Oh, that's incredible. Phenomenal. Love that.
I mean, just her story and she also had struggles just to get herself sponsorships. And it's again, the story part of it was really heart warming. Yeah. And then, you know, throughout my career, I've continued with the TV and film. Throughout that phase of my career again, I was writing scripts. I actually did wardrobe because I was really good, I had an eye for styling and fashion. I did directing, I produced, I did creative things. I worked with actors and musicians. We did music videos for them. Yeah. I was really obsessed with films and movies. So much so that I entered randomly, I don't know if you know the 48 hour film festival?
Speaker 5: (15:21)
Yes. I do know that.
Cool. In fact, the year before, a friend of mine… I didn't know anything about this and I hadn't done TV before at that time when my friend had asked me. He said, “Do you want to just be a standby actress for this thing that I’m doing, this short film?” I'm like, “I don't… what are you talking about? This means nothing, I don't understand what you’re saying.” So fast forward to a year later and here I am, working deep in TV and film and movies. And I saw the call to enter for this. And I'm like, “Oh, this is what he's talking about.” And I wanted to enter. I was like, “You know what, I'm going to enter this. Yeah. I'm going to be the producer/director.” “Why not?” And I did it. I assembled a team. I knew one of the directors who has worked very closely with Die Antwoord. So I had a really reputable director.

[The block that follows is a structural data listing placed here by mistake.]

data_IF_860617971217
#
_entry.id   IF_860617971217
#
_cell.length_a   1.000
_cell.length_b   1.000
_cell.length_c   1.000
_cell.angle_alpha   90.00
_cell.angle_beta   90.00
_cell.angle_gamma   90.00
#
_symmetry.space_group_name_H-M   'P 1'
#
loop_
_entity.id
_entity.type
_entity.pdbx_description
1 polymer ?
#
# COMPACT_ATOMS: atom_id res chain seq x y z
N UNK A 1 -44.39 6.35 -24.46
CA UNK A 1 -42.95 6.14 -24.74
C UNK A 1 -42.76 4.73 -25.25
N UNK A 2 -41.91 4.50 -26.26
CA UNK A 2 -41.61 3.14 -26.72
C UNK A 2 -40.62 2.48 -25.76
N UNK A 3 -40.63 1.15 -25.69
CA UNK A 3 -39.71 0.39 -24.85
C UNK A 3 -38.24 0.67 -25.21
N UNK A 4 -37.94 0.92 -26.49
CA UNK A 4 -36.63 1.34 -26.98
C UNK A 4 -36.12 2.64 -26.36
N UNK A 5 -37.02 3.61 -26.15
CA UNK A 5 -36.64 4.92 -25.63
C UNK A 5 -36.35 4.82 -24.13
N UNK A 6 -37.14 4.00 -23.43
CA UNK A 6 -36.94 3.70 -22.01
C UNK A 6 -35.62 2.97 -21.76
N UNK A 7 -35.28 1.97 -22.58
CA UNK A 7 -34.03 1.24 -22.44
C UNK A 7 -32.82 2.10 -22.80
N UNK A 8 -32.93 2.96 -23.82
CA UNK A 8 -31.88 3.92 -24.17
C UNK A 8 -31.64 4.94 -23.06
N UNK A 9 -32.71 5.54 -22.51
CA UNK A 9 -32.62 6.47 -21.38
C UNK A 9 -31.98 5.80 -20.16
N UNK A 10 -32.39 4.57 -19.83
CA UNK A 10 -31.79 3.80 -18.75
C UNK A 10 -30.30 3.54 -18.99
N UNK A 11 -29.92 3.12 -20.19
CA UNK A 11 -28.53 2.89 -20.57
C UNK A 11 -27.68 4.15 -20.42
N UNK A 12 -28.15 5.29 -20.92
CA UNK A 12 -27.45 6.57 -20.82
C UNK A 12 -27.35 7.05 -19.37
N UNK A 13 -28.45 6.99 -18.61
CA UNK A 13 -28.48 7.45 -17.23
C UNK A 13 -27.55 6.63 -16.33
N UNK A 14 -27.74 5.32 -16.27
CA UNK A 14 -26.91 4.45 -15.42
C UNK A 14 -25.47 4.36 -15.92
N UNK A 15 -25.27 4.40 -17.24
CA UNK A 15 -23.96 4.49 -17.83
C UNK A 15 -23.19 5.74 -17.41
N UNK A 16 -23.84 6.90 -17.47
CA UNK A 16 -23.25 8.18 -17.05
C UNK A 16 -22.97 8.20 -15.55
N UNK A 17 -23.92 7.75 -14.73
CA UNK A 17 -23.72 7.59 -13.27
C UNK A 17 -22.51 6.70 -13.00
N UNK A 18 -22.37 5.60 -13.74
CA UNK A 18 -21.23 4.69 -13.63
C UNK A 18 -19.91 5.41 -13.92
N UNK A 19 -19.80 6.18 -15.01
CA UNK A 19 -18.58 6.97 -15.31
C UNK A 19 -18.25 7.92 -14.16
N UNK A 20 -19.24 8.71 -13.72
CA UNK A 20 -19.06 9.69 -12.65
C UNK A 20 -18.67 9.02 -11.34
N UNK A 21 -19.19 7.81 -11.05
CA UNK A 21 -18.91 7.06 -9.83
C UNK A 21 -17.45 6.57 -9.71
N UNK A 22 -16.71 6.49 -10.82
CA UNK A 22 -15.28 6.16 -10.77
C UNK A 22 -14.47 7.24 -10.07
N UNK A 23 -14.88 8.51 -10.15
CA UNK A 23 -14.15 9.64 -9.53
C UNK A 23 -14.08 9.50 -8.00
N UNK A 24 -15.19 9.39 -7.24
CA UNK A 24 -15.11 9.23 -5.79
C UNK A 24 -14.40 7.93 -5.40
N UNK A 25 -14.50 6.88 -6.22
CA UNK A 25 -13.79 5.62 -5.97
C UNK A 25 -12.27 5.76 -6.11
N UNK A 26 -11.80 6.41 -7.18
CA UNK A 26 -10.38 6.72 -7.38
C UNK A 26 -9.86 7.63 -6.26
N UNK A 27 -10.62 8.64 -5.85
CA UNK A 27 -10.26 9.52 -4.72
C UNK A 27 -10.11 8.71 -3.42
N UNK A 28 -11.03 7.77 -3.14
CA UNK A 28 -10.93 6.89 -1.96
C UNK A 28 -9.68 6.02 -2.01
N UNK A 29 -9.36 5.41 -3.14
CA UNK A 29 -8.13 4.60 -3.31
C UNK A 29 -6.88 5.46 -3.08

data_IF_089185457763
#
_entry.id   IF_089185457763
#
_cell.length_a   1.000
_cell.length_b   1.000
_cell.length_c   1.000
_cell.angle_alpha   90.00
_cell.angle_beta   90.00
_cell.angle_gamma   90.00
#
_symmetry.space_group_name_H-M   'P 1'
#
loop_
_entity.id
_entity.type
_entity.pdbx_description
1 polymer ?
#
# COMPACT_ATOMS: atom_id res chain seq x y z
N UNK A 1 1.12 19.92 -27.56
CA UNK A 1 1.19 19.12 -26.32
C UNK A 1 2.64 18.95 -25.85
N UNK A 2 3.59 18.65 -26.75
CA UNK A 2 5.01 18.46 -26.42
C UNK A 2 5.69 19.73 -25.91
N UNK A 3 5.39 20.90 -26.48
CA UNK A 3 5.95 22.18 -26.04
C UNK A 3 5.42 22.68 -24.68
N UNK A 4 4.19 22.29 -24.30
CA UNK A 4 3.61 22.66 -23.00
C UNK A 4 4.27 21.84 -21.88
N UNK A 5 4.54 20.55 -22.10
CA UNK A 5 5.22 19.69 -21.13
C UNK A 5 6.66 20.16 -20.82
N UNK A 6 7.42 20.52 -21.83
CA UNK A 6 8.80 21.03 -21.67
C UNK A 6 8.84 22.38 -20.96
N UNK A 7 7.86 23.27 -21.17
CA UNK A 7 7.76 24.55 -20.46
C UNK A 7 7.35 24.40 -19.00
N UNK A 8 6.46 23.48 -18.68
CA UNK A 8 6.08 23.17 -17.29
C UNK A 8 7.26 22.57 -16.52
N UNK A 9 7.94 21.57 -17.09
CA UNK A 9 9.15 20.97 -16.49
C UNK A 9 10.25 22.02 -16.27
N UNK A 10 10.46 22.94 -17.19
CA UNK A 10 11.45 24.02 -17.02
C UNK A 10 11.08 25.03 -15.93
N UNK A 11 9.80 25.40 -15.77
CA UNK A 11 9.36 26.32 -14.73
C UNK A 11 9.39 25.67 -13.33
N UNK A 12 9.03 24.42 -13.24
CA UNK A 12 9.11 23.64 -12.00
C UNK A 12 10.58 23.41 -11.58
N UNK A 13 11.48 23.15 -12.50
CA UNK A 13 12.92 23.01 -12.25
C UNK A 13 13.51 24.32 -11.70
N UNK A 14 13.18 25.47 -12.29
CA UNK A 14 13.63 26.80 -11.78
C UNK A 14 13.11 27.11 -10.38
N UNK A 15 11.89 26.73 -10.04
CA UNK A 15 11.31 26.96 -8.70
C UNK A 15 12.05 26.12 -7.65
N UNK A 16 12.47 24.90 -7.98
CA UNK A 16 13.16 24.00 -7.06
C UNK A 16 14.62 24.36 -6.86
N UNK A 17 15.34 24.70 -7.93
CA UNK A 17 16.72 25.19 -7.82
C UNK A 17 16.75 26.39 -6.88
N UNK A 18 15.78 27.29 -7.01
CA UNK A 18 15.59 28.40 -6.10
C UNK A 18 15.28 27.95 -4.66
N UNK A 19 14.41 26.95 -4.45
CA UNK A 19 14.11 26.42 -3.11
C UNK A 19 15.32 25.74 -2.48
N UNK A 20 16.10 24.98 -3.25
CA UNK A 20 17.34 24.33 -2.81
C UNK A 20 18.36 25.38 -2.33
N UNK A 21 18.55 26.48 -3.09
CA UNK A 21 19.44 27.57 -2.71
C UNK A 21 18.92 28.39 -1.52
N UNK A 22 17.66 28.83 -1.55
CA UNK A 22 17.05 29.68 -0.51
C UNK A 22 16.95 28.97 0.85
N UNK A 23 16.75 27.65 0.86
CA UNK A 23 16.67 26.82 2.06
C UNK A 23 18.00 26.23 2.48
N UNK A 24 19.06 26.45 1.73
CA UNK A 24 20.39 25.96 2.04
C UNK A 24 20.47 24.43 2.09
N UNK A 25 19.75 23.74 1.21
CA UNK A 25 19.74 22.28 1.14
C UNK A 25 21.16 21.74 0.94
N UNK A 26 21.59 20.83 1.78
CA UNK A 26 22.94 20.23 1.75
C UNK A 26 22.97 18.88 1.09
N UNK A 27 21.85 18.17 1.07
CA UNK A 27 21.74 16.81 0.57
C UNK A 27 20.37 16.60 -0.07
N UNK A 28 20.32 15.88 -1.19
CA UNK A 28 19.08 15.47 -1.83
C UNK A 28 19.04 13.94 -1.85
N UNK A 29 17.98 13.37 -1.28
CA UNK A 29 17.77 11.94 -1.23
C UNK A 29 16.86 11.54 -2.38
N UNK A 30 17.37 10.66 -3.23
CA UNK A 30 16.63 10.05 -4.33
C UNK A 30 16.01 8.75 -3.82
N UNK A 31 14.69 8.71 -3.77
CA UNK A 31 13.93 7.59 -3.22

And pulled together a crew. He had Carl Beukes.
Who used to be on a lot of soapies and now he’s in LA.
I thought it was Beukes. Like that sounds familiar. I dunno. You could do that. We could Google it. It's okay.
Yeah. Yeah. So we had Carl Beukes and it was honestly one of the best experiences of my life. It was a lot of work, obviously, you know, you're creating a production.